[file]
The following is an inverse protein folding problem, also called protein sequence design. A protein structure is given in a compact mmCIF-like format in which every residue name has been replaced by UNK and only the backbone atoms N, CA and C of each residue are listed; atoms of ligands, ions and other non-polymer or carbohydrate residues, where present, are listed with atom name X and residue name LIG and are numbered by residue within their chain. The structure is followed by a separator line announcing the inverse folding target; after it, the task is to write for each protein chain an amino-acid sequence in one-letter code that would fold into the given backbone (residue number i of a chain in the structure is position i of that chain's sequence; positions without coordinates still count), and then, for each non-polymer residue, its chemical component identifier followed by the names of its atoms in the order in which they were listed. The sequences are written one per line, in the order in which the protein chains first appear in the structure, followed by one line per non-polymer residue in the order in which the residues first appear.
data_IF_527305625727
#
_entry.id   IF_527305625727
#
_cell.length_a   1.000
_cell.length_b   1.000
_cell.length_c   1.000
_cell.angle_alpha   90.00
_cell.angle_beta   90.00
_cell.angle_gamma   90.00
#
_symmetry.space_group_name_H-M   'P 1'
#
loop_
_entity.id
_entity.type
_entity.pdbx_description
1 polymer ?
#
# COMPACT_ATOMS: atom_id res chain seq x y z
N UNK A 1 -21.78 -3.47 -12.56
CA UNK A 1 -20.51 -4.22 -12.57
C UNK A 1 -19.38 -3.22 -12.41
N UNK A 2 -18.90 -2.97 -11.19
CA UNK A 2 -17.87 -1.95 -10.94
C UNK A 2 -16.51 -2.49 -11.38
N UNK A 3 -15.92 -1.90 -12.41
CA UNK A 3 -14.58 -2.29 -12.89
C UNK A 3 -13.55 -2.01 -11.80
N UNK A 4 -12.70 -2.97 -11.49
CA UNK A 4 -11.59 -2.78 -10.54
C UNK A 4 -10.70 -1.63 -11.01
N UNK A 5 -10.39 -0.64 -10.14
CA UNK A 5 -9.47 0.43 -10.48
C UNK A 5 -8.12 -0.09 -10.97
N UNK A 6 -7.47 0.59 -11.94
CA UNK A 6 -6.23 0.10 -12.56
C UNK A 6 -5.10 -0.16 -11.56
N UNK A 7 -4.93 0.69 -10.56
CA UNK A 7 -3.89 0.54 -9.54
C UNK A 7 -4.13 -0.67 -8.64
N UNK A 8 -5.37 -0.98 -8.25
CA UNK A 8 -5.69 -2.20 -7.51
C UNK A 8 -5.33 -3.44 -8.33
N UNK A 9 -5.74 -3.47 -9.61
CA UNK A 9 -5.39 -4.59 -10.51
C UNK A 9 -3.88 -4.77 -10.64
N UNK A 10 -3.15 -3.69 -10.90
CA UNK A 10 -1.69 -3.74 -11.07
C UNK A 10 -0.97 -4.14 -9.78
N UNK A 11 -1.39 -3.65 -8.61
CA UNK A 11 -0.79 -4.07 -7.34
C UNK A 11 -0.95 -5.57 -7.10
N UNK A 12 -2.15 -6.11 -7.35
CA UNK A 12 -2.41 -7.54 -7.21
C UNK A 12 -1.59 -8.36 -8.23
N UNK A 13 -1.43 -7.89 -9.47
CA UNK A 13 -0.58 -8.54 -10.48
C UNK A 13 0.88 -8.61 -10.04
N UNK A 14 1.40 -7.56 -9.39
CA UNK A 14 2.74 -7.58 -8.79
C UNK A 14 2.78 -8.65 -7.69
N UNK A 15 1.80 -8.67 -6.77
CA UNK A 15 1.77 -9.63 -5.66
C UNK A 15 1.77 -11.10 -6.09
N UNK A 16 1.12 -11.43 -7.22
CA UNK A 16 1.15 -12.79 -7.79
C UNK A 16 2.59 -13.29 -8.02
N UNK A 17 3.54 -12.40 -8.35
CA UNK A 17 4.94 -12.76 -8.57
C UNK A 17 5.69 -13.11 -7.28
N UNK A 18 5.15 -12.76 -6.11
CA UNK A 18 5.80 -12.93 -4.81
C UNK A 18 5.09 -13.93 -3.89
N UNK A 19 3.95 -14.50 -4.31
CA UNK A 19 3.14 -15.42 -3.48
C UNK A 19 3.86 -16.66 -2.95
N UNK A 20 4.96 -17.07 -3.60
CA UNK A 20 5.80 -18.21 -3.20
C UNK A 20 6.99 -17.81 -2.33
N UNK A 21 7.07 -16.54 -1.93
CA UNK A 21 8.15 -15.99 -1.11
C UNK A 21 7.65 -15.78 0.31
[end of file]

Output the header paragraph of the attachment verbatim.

The following is an inverse protein folding problem, also called protein sequence design. A protein structure is given in a compact mmCIF-like format in which every residue name has been replaced by UNK and only the backbone atoms N, CA and C of each residue are listed; atoms of ligands, ions and other non-polymer or carbohydrate residues, where present, are listed with atom name X and residue name LIG and are numbered by residue within their chain. The structure is followed by a separator line announcing the inverse folding target; after it, the task is to write for each protein chain an amino-acid sequence in one-letter code that would fold into the given backbone (residue number i of a chain in the structure is position i of that chain's sequence; positions without coordinates still count), and then, for each non-polymer residue, its chemical component identifier followed by the names of its atoms in the order in which they were listed. The sequences are written one per line, in the order in which the protein chains first appear in the structure, followed by one line per non-polymer residue in the order in which the residues first appear.